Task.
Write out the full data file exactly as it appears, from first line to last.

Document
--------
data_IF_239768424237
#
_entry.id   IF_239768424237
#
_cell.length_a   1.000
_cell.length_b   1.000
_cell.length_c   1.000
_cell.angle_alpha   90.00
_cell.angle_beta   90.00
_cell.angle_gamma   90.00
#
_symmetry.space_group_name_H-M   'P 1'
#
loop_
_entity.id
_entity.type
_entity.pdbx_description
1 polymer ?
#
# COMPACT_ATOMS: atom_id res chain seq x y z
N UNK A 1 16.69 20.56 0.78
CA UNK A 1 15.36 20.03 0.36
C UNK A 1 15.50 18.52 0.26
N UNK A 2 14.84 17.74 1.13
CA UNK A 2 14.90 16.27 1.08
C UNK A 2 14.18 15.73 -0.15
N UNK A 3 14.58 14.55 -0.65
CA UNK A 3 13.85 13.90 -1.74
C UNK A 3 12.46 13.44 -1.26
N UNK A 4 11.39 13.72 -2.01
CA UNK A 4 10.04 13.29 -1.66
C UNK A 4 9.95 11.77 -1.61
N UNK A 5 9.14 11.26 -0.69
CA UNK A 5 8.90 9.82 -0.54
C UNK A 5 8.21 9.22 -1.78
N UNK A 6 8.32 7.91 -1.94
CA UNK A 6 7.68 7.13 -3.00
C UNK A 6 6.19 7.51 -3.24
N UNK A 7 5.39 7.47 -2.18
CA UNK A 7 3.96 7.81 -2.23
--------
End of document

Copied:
data_IF_239768424237
#
_entry.id   IF_239768424237
#
_cell.length_a   1.000
_cell.length_b   1.000
_cell.length_c   1.000
_cell.angle_alpha   90.00
_cell.angle_beta   90.00
_cell.angle_gamma   90.00
#
_symmetry.space_group_name_H-M   'P 1'
#
loop_
_entity.id
_entity.type
_entity.pdbx_description
1 polymer ?
#
# COMPACT_ATOMS: atom_id res chain seq x y z
N UNK A 1 16.69 20.56 0.78
CA UNK A 1 15.36 20.03 0.36
C UNK A 1 15.50 18.52 0.26
N UNK A 2 14.84 17.74 1.13
CA UNK A 2 14.90 16.27 1.08
C UNK A 2 14.18 15.73 -0.15
N UNK A 3 14.58 14.55 -0.65
CA UNK A 3 13.85 13.90 -1.74
C UNK A 3 12.46 13.44 -1.26
N UNK A 4 11.39 13.72 -2.01
CA UNK A 4 10.04 13.29 -1.66
C UNK A 4 9.95 11.77 -1.61
N UNK A 5 9.14 11.26 -0.69
CA UNK A 5 8.90 9.82 -0.54
C UNK A 5 8.21 9.22 -1.78
N UNK A 6 8.32 7.91 -1.94
CA UNK A 6 7.68 7.13 -3.00
C UNK A 6 6.19 7.51 -3.24
N UNK A 7 5.39 7.47 -2.18
CA UNK A 7 3.96 7.81 -2.23